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Will the real kid blogger, please stand up?

As I pointed out a few days back, there’s been a ruckus over at Noemi’s blog about the identity, ownership and authorship of the blog used to run by a 13-year old kid (he’s 14 now).

I have to be frank and say I initially believed it was really a 13-year old boy who created his own blog and wrote all those posts. First time I heard of him was thru the popular blogs of Darren Rowse and John Chow. I was proud to see a grassroots Filipino blogger succeed in blogging and at a very young age.

Nevertheless, a cloud of suspicion and curiosity looms on all those we see as “too good to be true“.

I wanted to personally meet this kid, talk to him and get more inspiration for myself. I even mentioned him in some of my recent talks. Set aside the writing style, I thought his enthusiasm in blogging and making money online reflects his very young age.

However, all that has change now that every other blogger is calling him (or his dad) out.

Noemi started out the conversation:

Responsible bloggers recognize that they are publishing words for everyone to read. Does it follow that they have certain ethical obligations to their readers, the people they write about, and society in general ? The blog’s greatest strength, particularly its uncensored and uncontrolled voice, is deemed its greatest weakness. Most bloggers are against anything that constrain their freedom. But most bloggers also know that The blogosphere runs on customs and norms – on what the community feels is acceptable…

BA Racoma says:

What’s so cool and disturbing about Web2.0 is that it’s sooooooo easy to fake your identity. That’s why I use my real nickname and last name in the blogosphere, so as not to lose my identity when I read and comment on other blogs.

Andrew adds:

We see something that’s so blatantly wrong but have no guts to acknowledge it. But I guess that can be attributed to the fact that this grand scheme of deception involves a minor, a teenager, a boy who’s basically just coming to grips with himself. When and if his cover is blown by the blogosphere and, God forbid, the media, only he will end up as the major casualty.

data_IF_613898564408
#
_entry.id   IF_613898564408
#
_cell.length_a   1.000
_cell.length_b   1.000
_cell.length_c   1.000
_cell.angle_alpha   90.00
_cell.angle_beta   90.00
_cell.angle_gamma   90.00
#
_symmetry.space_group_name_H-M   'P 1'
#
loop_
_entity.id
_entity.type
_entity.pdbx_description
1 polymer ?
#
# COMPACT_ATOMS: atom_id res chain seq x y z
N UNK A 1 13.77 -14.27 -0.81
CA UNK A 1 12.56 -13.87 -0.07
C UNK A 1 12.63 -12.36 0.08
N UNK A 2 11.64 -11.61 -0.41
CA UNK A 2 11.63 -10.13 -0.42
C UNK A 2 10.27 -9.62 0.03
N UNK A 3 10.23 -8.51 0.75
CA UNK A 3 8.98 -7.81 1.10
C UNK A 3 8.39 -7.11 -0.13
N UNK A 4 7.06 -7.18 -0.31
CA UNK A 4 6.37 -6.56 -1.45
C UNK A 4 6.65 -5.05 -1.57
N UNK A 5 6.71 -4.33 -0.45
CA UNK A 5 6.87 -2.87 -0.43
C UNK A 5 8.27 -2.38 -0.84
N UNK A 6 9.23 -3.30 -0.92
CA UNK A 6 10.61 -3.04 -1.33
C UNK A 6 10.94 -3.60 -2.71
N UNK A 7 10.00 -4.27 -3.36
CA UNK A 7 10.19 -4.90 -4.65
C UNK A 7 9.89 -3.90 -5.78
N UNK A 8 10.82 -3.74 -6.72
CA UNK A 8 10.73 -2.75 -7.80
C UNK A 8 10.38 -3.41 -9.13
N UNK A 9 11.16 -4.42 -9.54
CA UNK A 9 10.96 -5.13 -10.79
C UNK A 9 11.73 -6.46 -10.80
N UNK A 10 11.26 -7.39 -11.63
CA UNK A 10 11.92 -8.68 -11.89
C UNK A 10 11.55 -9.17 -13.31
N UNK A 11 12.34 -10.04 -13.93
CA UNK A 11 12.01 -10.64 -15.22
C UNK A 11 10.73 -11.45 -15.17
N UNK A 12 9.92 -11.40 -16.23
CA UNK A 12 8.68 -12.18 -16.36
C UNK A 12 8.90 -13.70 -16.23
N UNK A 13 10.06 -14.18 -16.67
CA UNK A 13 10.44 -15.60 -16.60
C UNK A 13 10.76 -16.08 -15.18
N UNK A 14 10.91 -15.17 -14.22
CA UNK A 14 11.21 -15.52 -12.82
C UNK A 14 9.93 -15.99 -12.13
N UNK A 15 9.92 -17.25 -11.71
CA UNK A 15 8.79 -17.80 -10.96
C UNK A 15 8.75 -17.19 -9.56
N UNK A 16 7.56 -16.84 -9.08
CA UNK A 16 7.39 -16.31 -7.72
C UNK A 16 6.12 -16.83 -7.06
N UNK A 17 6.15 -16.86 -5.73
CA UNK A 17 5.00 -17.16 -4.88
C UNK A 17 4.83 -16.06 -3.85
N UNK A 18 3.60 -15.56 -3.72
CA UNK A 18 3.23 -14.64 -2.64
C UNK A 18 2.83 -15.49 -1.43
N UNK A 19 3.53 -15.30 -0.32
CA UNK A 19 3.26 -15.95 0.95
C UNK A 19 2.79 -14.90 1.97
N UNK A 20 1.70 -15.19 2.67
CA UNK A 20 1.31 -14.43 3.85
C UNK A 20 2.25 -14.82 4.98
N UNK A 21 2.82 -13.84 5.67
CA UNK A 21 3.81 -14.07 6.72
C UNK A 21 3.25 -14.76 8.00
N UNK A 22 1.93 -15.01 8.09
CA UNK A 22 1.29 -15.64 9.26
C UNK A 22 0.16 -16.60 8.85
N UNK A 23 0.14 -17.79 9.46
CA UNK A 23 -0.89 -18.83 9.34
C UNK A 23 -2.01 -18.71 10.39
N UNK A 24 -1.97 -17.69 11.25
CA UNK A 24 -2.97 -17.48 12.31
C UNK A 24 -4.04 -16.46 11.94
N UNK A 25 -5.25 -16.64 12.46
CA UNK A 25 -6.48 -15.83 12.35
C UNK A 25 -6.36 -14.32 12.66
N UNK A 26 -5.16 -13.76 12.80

Several months ago, someone told me that the author of the kid’s blog wasn’t the kid but the father. I thought it made sense, considering the marketing background of the dad as I was told. I said to myself, “wow sneaky marketing campaign, nice…”. But for the record, there has been no irrefutable evidence that these allegations are true.

This wasn’t new. We’ve read or heard about those Walmart bloggers and YouTube’s phenomenal lonelygirl15. While some failed miserably, others like lonelygirl15 were rewarded even more.

So what makes this one any different? I think it’s because it was closer to home. We have a prodigy blogger in our midst. Bloggers admired the kid and were proud of him only to be disappointed after finally meeting him and talking to him about the subject he’s so passionate about. The inspiration fizzled and we thought we’ve been had. Some of us are not immune to issues of disclosure, transparency and openness to conversation.

But that’s just one side of the story. What about the kid’s story? Well, it’s up to him (or his dad) to stand up to the occasion. Write their story and be heard. That’s what blogging is all about.

Accustomed to the veneer of noise, to the shibboleths of promotion, public relations, and market research, society is suspicious of those who value silence. ~John Lahr

Update:

Dine Racoma shares her take on the issue: If Your Son is Attacked, Defend Him Fast, If You Must

Manuel Viloria does his own investigation: Carl Ocab’s Ghostwriter

More Update: